Presentation on theme: "The PresentTenses. Simple Continuous Perfect The Present Simple is used : 1. For permanent situations She works in an office 2. For repeated actions."— Presentation transcript:
Simple Continuous Perfect
The Present Simple is used : 1. For permanent situations She works in an office 2. For repeated actions in the present He often goes to the cinema (especially with adverbs of frequency) 3. For facts which are permanently true The Colosium is in Rome. 4. For timetables and programmes The train leaves at 9 o’clock
The Present simple takes an infinitive verb and we add “s” or “es” in the 3 rd person. I like – he likes, they watch – she watches To form the negative we add “do not” and in the 3 rd person “does not” I do not like – he does not like. We usually use a contracted form when speaking I don’t like – he doesn’t like They don’t watch – she doesn’t watch In the negative the verb is always an infinitive
The Present Continuous is used: 1. For temporary situations: He’s staying with friends. (He’s with them now) 2. For actions at (or around) the time of speaking: He’s very fit. He’s out cycling (at the moment) 3. For fixed arrangements in the future: I’m going to Paris Tomorrow (it’s all arranged- I have already bought the tickets)
The Present continuous is formed with the verb ”to be” (I am, you are, he is, she is, etc) and we add “ing” to the principal verb He is going to London next week In the negative we add “not” (I am not, you are not, he is not, plus the “ing” She is not going to London next week We usually use a contracted form when speaking I’m not, you aren’t, he isn’t, she isn’t going to…….
Joyce is a teacher. She works in London. She likes her school and she loves the kids. BUT today is Sunday. She isn’t teaching. She’s relaxing. She’s playing tennis. She’s playing with her friend Jane.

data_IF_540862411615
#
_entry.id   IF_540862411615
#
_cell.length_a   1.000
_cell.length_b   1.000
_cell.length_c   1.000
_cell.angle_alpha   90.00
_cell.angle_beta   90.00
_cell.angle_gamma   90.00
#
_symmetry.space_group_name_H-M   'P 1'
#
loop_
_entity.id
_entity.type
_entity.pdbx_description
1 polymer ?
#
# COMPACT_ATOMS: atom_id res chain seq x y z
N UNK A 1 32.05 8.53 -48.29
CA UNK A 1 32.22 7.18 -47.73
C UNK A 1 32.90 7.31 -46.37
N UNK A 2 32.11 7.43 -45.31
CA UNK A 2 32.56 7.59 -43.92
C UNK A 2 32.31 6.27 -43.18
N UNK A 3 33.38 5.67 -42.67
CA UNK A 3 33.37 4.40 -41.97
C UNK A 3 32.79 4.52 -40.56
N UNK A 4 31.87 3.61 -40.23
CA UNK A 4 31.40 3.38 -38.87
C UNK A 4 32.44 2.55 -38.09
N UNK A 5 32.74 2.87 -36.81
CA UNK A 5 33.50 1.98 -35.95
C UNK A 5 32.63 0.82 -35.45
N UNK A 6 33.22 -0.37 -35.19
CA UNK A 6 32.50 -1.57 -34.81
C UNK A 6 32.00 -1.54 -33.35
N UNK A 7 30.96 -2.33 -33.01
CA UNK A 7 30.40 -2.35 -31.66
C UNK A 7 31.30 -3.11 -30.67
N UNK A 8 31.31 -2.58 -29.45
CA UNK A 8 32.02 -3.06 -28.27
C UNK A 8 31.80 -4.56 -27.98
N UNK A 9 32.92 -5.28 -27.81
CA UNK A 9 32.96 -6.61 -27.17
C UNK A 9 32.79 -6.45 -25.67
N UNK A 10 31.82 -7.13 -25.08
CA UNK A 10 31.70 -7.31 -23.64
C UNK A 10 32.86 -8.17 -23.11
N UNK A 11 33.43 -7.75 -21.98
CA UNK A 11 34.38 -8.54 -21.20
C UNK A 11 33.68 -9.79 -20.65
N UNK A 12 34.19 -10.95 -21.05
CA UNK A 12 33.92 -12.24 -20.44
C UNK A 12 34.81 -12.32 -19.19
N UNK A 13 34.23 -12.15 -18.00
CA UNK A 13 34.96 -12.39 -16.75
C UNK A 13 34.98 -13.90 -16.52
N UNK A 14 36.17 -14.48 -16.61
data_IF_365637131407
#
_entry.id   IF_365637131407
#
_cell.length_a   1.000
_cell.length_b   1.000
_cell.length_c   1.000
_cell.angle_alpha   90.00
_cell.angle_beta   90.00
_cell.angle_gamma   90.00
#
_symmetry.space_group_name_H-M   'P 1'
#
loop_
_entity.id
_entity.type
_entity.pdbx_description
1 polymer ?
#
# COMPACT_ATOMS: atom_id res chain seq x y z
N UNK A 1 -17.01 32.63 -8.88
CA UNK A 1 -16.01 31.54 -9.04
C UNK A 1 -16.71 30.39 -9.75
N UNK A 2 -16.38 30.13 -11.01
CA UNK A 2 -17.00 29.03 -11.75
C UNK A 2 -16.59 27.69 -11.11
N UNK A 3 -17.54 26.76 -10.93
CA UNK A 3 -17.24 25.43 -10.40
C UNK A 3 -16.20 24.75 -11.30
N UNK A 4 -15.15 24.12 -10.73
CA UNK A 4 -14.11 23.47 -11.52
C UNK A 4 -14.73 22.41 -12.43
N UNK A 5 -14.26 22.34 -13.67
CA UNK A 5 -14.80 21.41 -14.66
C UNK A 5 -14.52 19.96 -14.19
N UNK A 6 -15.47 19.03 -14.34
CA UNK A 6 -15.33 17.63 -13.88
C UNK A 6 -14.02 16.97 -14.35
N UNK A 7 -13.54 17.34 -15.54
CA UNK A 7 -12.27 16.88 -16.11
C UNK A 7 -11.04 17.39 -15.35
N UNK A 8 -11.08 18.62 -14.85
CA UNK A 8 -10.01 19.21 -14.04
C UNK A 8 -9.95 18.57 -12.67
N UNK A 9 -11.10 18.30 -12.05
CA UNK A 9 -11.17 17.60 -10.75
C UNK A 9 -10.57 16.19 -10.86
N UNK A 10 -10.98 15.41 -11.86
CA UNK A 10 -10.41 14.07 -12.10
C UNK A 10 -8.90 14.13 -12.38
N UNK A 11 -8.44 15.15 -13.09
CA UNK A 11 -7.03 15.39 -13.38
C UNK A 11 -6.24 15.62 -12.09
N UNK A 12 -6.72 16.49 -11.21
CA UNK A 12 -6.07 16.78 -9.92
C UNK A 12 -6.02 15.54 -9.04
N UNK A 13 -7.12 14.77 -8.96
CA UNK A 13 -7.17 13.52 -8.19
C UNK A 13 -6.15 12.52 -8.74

The Present Perfect is used: 1. For actions which happened at an unstated time in the past. He has sold his car. (When – we don’t know) 2. For actions which started in the past and continue up to the present. She has lived in China for 10 years. (She still lives there) 3. To express actions which have finished so recently that there is evidence in the present It has been raining. (the ground is still wet)
The Present Perfect is formed with “have” plus the past participle. In the 3 rd person we use “has” I have been to London. (I am back now) She has gone to London. (She is not back yet) He has been in London for 2 days. (He is still there) To form the negative we add “not” and usually use a contracted form when speaking. I haven’t been to London She hasn’t gone to London
He doesn’t work here now. He works somewhere else.. He has bought a new car When? We don’t know. (It isn’t important to know). She has worked here for ten years. She still works here. He bought a new motorcycle yesterday. When? Yesterday. He worked here ten years ago.